There are also areas of change going on as well under the TRIPS agreement. One of the areas of change is, as we have seen, the Doha declaration on public health, the growing recognition of the need for some compulsory licensing arrangements when it comes to emergency situations and the need to provide for that scenario in respect of medicines. So there are a number of areas of the TRIPS agreement that are relevant and that WTO members are required to implement to give effect to the TRIPS agreement in respect of pharmaceuticals.
CHAIR: Okay. Will the ratification of ACTA impact on the development of the generic pharmaceuticals industry in Australia?
Mr Mina : No, it will not, because of the particular points I have noted: no legal change and the exclusion of patents from important parts of the ACTA text. As I said, they include the important border measures part of the text and the civil procedures part as well.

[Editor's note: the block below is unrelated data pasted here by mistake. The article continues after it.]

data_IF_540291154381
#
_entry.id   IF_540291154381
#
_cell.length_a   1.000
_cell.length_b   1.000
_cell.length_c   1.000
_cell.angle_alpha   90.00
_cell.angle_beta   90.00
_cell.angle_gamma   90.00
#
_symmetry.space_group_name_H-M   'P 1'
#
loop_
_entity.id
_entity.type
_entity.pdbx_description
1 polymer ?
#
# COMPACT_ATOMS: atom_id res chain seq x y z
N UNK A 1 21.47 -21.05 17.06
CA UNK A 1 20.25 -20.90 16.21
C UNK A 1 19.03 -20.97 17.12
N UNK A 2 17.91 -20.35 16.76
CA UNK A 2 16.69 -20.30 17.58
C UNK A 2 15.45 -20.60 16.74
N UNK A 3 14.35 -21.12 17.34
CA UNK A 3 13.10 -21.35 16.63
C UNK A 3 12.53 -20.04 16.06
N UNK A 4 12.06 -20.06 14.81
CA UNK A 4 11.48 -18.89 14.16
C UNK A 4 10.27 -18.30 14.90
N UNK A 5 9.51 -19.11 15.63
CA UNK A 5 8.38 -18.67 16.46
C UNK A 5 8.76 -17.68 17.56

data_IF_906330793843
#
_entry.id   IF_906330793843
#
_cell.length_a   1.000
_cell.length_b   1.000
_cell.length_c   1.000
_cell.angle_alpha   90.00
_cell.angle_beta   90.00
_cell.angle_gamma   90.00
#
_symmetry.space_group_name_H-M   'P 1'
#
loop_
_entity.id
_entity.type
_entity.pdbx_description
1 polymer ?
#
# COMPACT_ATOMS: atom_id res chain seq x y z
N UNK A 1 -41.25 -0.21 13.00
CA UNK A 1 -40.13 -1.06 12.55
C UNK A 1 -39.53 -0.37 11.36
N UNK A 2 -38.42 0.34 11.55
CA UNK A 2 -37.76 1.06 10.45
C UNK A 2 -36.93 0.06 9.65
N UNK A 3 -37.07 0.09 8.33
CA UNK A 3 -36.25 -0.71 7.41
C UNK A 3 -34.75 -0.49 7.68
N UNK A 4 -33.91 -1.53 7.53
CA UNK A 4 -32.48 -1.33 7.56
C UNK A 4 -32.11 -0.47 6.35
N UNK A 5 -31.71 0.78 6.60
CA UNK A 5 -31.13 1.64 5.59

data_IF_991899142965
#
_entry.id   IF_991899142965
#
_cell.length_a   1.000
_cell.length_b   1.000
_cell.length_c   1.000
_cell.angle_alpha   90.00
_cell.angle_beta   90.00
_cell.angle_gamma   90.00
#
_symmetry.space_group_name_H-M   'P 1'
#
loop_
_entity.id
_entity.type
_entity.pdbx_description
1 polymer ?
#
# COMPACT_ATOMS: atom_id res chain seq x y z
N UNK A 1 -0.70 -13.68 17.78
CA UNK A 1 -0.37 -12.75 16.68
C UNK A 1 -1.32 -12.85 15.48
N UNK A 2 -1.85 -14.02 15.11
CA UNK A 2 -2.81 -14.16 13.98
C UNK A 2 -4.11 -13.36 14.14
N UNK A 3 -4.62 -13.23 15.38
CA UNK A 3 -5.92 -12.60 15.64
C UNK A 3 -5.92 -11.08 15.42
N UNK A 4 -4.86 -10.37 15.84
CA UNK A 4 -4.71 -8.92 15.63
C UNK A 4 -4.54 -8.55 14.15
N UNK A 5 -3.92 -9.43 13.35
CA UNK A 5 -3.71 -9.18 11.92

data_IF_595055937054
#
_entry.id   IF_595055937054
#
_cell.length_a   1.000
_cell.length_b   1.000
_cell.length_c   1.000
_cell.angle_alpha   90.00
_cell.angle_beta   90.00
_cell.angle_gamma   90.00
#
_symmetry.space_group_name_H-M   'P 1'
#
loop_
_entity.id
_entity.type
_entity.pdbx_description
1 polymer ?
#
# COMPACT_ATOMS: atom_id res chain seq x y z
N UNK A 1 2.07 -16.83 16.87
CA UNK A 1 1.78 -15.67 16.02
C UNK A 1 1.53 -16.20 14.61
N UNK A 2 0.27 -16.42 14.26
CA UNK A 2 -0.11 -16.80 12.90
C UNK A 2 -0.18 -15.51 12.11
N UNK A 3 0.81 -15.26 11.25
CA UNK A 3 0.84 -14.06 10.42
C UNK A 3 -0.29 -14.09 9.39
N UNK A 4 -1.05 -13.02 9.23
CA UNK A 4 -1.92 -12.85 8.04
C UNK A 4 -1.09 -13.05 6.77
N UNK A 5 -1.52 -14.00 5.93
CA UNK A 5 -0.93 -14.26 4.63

CHAIR: Okay. We were talking about the international situation earlier. I will come back to that and note that a number of European countries—the committee understands they are Slovakia, Bulgaria, Poland and the Czech Republic—have suspended ratification of the agreement and that the European Commission has decided to ask the European Court of Justice for a legal opinion to clarify whether the ACTA agreement and the implementation are compatible with freedom of expression and freedom of the internet. Do you have any response to those developments?